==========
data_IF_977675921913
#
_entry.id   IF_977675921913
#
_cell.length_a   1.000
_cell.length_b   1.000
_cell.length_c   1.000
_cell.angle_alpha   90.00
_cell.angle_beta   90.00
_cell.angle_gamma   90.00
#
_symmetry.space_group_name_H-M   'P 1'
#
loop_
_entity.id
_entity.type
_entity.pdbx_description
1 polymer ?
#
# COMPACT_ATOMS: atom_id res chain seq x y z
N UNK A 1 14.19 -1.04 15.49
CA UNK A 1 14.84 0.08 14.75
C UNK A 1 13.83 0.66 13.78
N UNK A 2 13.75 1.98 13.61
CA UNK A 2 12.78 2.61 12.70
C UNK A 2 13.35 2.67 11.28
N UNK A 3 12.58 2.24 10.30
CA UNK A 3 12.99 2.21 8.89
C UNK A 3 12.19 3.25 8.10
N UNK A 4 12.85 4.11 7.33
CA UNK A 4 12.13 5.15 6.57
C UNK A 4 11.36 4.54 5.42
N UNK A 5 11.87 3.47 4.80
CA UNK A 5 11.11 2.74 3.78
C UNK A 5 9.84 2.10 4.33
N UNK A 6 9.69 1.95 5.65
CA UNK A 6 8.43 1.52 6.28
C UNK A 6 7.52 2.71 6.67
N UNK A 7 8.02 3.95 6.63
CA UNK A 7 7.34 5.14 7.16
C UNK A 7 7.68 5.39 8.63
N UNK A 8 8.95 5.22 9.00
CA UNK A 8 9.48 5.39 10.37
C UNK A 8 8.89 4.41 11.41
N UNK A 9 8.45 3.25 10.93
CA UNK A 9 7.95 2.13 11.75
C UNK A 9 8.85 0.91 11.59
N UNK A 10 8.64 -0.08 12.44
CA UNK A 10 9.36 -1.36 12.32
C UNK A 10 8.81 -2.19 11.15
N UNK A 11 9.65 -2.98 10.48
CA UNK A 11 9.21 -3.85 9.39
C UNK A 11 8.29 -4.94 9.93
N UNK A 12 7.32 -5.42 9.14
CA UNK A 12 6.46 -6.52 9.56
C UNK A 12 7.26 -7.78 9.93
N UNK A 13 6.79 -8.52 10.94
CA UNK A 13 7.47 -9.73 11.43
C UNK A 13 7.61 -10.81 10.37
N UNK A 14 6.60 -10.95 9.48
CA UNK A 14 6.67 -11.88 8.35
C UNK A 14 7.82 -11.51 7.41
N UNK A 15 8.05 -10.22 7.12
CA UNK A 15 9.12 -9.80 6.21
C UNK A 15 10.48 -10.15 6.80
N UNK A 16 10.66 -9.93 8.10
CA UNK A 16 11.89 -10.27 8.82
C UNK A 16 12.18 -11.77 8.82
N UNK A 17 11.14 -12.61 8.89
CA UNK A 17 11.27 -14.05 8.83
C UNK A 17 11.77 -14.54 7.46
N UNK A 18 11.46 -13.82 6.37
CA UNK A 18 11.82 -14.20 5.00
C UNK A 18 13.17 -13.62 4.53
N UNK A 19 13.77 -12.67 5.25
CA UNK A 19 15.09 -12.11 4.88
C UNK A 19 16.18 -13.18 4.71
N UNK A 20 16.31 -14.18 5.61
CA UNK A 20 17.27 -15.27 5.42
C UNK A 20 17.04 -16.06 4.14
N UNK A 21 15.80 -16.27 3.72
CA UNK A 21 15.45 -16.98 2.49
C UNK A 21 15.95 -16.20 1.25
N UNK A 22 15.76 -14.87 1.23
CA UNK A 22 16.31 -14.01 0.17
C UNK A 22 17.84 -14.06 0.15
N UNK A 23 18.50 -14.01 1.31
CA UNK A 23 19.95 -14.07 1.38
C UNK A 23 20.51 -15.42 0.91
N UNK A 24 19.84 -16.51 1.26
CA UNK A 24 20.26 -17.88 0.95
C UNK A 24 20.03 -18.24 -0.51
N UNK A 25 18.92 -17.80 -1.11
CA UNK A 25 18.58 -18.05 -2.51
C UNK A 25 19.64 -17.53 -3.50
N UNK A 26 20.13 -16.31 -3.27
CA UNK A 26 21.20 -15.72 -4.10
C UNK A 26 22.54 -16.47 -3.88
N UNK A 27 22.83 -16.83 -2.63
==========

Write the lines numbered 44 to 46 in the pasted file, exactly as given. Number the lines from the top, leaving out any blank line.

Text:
C UNK A 8 8.89 4.41 11.41
N UNK A 9 8.45 3.25 10.93
CA UNK A 9 7.95 2.13 11.75